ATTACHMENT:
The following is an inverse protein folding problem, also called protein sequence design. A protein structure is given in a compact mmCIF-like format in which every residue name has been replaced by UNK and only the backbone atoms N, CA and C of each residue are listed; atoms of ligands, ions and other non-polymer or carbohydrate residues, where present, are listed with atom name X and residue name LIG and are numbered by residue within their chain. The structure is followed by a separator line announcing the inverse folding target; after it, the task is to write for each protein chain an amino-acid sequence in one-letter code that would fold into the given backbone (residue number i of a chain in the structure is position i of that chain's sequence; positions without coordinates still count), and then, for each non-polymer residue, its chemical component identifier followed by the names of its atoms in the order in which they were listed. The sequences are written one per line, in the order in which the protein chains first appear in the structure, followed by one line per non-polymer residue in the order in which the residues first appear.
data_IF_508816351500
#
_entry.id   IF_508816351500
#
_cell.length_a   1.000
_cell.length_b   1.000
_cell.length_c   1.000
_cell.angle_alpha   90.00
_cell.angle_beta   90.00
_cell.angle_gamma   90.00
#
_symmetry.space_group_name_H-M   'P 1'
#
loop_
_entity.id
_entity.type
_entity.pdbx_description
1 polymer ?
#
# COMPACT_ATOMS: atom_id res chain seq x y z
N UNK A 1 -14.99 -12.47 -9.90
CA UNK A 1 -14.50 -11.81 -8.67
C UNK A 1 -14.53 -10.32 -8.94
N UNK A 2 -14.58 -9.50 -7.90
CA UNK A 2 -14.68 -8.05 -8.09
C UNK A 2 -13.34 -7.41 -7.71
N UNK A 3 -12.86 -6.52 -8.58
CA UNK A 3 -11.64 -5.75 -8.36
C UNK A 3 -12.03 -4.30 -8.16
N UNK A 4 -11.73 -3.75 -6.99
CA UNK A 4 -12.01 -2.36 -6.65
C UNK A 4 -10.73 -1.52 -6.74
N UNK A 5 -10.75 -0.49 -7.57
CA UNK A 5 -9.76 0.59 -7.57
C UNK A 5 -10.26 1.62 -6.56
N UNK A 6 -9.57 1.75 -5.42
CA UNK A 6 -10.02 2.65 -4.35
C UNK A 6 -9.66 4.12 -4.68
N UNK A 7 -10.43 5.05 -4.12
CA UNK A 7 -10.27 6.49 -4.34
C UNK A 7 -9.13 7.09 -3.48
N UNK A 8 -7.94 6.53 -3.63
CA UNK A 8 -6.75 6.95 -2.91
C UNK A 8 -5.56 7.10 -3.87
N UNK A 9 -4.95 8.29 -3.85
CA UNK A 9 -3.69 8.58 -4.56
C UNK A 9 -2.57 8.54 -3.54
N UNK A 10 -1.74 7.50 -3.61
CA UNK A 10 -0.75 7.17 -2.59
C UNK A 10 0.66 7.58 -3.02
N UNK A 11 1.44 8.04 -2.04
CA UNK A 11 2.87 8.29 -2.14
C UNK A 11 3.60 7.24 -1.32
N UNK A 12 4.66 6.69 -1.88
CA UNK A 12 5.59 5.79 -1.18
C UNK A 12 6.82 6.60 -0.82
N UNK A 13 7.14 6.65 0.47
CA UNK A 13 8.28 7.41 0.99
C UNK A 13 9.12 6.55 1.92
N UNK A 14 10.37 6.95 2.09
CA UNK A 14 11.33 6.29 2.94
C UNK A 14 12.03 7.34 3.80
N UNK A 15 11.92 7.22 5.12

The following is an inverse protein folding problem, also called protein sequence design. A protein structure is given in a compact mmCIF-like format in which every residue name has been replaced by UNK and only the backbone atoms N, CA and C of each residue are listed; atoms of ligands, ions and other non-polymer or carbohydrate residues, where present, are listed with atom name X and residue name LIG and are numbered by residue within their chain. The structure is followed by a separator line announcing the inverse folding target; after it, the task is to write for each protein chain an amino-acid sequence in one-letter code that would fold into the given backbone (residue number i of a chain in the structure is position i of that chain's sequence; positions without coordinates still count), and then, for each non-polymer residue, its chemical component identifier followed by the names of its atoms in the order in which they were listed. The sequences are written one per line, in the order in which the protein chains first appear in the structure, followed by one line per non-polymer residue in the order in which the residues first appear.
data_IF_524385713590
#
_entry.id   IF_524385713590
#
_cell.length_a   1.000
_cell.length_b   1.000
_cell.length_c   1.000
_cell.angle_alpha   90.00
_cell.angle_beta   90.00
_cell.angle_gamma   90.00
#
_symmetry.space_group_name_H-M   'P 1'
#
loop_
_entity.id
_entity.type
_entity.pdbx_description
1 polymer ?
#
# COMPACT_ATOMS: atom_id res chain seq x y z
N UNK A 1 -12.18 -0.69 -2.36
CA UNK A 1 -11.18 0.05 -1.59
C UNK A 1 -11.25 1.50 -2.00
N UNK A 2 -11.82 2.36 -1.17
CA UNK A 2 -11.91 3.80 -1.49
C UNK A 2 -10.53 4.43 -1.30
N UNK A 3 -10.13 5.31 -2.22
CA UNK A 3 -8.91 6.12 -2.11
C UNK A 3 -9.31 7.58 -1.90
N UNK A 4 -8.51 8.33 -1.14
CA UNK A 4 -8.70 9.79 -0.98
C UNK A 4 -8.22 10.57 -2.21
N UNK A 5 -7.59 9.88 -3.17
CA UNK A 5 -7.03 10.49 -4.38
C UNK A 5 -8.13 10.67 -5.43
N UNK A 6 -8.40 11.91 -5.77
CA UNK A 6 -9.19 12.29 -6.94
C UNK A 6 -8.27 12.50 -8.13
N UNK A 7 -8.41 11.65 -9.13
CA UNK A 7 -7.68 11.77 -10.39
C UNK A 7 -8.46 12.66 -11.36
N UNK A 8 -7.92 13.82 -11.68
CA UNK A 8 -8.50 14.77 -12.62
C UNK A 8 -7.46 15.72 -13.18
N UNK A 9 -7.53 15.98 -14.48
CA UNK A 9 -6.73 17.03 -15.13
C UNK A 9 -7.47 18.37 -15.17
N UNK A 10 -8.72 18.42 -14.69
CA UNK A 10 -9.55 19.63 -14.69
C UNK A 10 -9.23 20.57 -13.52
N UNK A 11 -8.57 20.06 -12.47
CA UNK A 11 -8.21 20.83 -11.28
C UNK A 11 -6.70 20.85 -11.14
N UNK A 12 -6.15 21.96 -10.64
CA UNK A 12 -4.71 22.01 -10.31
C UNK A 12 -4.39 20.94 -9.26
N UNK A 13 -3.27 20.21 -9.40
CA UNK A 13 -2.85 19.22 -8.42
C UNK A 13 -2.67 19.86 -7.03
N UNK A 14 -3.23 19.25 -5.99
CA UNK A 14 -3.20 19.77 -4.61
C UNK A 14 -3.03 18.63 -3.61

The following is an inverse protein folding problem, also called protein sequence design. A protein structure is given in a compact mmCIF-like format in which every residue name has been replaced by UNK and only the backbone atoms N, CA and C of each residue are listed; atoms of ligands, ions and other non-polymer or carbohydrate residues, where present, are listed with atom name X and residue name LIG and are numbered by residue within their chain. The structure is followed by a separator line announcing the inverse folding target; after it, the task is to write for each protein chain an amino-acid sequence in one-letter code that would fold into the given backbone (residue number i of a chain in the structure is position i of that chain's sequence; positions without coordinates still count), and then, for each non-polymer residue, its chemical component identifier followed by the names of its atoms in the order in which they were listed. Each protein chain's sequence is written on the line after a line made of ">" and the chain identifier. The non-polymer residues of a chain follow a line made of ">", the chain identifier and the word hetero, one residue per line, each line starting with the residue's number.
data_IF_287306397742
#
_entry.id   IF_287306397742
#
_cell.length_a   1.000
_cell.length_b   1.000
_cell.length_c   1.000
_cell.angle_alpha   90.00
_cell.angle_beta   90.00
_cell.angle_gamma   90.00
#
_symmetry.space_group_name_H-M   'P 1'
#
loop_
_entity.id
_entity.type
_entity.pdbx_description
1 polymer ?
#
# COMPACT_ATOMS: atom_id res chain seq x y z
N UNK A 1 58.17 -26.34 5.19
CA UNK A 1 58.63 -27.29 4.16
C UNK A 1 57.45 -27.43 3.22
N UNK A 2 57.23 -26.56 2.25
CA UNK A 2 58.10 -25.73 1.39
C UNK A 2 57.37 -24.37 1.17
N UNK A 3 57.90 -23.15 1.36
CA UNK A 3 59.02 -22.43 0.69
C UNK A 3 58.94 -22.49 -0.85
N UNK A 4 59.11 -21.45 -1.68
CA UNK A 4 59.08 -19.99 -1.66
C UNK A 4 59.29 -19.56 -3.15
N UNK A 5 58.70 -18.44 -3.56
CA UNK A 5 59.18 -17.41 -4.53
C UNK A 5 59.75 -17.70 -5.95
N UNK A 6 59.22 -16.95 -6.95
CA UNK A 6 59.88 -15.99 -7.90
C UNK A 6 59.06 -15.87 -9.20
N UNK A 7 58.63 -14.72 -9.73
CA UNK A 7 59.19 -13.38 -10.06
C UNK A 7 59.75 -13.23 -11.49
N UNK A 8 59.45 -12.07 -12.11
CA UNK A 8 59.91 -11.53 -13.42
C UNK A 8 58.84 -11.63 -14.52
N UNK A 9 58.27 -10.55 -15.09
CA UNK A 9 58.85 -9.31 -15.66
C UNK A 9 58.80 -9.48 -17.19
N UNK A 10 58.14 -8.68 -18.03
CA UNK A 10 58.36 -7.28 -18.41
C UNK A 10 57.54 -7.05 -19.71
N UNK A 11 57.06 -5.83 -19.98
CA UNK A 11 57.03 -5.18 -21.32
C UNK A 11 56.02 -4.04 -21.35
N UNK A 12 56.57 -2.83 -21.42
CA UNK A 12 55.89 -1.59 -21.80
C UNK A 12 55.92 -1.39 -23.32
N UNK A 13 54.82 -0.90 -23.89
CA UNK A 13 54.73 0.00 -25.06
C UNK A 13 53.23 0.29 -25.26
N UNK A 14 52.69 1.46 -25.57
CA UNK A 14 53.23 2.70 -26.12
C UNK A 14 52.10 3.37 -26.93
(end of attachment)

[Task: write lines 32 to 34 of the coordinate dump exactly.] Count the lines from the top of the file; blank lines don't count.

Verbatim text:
CA UNK A 4 -12.01 -2.36 -6.65
C UNK A 4 -10.73 -1.52 -6.74
N UNK A 5 -10.75 -0.49 -7.57